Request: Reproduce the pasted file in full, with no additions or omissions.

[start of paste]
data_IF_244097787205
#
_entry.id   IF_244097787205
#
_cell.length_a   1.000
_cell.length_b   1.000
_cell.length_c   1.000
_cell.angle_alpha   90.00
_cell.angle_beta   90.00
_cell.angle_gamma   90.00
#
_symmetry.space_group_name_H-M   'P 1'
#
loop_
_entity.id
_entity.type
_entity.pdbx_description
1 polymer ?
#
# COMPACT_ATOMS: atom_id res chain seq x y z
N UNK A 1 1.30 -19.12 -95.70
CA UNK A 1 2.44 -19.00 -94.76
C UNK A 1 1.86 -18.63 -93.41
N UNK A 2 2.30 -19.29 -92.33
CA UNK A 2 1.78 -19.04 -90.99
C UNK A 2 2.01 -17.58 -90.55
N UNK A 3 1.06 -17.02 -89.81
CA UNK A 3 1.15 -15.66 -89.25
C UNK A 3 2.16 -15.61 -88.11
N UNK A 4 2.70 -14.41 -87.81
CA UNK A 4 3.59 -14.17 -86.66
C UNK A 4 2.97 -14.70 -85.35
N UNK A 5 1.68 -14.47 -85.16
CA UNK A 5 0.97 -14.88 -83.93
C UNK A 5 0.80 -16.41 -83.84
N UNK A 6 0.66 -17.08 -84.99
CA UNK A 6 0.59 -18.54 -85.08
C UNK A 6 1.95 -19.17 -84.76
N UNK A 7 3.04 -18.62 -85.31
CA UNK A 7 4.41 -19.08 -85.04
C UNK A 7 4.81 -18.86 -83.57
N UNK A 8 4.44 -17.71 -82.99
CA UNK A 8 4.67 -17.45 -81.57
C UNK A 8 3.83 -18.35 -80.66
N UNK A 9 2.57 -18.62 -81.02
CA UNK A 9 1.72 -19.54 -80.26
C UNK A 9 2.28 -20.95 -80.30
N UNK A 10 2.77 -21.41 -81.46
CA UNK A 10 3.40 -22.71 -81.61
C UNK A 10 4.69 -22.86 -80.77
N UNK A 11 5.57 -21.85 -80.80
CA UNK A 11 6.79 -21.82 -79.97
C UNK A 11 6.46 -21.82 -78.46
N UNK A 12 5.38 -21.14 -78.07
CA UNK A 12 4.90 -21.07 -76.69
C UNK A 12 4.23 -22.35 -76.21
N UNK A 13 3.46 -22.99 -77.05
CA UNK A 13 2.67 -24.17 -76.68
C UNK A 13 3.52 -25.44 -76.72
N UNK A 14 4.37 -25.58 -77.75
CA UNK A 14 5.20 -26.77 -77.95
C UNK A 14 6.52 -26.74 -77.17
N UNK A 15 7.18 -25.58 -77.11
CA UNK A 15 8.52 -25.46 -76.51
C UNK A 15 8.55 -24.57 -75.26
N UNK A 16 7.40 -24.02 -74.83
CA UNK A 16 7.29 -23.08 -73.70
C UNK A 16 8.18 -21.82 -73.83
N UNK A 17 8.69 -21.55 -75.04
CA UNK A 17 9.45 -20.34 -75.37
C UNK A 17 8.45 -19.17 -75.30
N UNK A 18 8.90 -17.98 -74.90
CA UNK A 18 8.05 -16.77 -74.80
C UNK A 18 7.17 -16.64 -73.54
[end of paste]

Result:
data_IF_244097787205
#
_entry.id   IF_244097787205
#
_cell.length_a   1.000
_cell.length_b   1.000
_cell.length_c   1.000
_cell.angle_alpha   90.00
_cell.angle_beta   90.00
_cell.angle_gamma   90.00
#
_symmetry.space_group_name_H-M   'P 1'
#
loop_
_entity.id
_entity.type
_entity.pdbx_description
1 polymer ?
#
# COMPACT_ATOMS: atom_id res chain seq x y z
N UNK A 1 1.30 -19.12 -95.70
CA UNK A 1 2.44 -19.00 -94.76
C UNK A 1 1.86 -18.63 -93.41
N UNK A 2 2.30 -19.29 -92.33
CA UNK A 2 1.78 -19.04 -90.99
C UNK A 2 2.01 -17.58 -90.55
N UNK A 3 1.06 -17.02 -89.81
CA UNK A 3 1.15 -15.66 -89.25
C UNK A 3 2.16 -15.61 -88.11
N UNK A 4 2.70 -14.41 -87.81
CA UNK A 4 3.59 -14.17 -86.66
C UNK A 4 2.97 -14.70 -85.35
N UNK A 5 1.68 -14.47 -85.16
CA UNK A 5 0.97 -14.88 -83.93
C UNK A 5 0.80 -16.41 -83.84
N UNK A 6 0.66 -17.08 -84.99
CA UNK A 6 0.59 -18.54 -85.08
C UNK A 6 1.95 -19.17 -84.76
N UNK A 7 3.04 -18.62 -85.31
CA UNK A 7 4.41 -19.08 -85.04
C UNK A 7 4.81 -18.86 -83.57
N UNK A 8 4.44 -17.71 -82.99
CA UNK A 8 4.67 -17.45 -81.57
C UNK A 8 3.83 -18.35 -80.66
N UNK A 9 2.57 -18.62 -81.02
CA UNK A 9 1.72 -19.54 -80.26
C UNK A 9 2.28 -20.95 -80.30
N UNK A 10 2.77 -21.41 -81.46
CA UNK A 10 3.40 -22.71 -81.61
C UNK A 10 4.69 -22.86 -80.77
N UNK A 11 5.57 -21.85 -80.80
CA UNK A 11 6.79 -21.82 -79.97
C UNK A 11 6.46 -21.82 -78.46
N UNK A 12 5.38 -21.14 -78.07
CA UNK A 12 4.90 -21.07 -76.69
C UNK A 12 4.23 -22.35 -76.21
N UNK A 13 3.46 -22.99 -77.05
CA UNK A 13 2.67 -24.17 -76.68
C UNK A 13 3.52 -25.44 -76.72
N UNK A 14 4.37 -25.58 -77.75
CA UNK A 14 5.20 -26.77 -77.95
C UNK A 14 6.52 -26.74 -77.17
N UNK A 15 7.18 -25.58 -77.11
CA UNK A 15 8.52 -25.46 -76.51
C UNK A 15 8.55 -24.57 -75.26
N UNK A 16 7.40 -24.02 -74.83
CA UNK A 16 7.29 -23.08 -73.70
C UNK A 16 8.18 -21.82 -73.83
N UNK A 17 8.69 -21.55 -75.04
CA UNK A 17 9.45 -20.34 -75.37
C UNK A 17 8.45 -19.17 -75.30
N UNK A 18 8.90 -17.98 -74.90
CA UNK A 18 8.05 -16.77 -74.80
C UNK A 18 7.17 -16.64 -73.54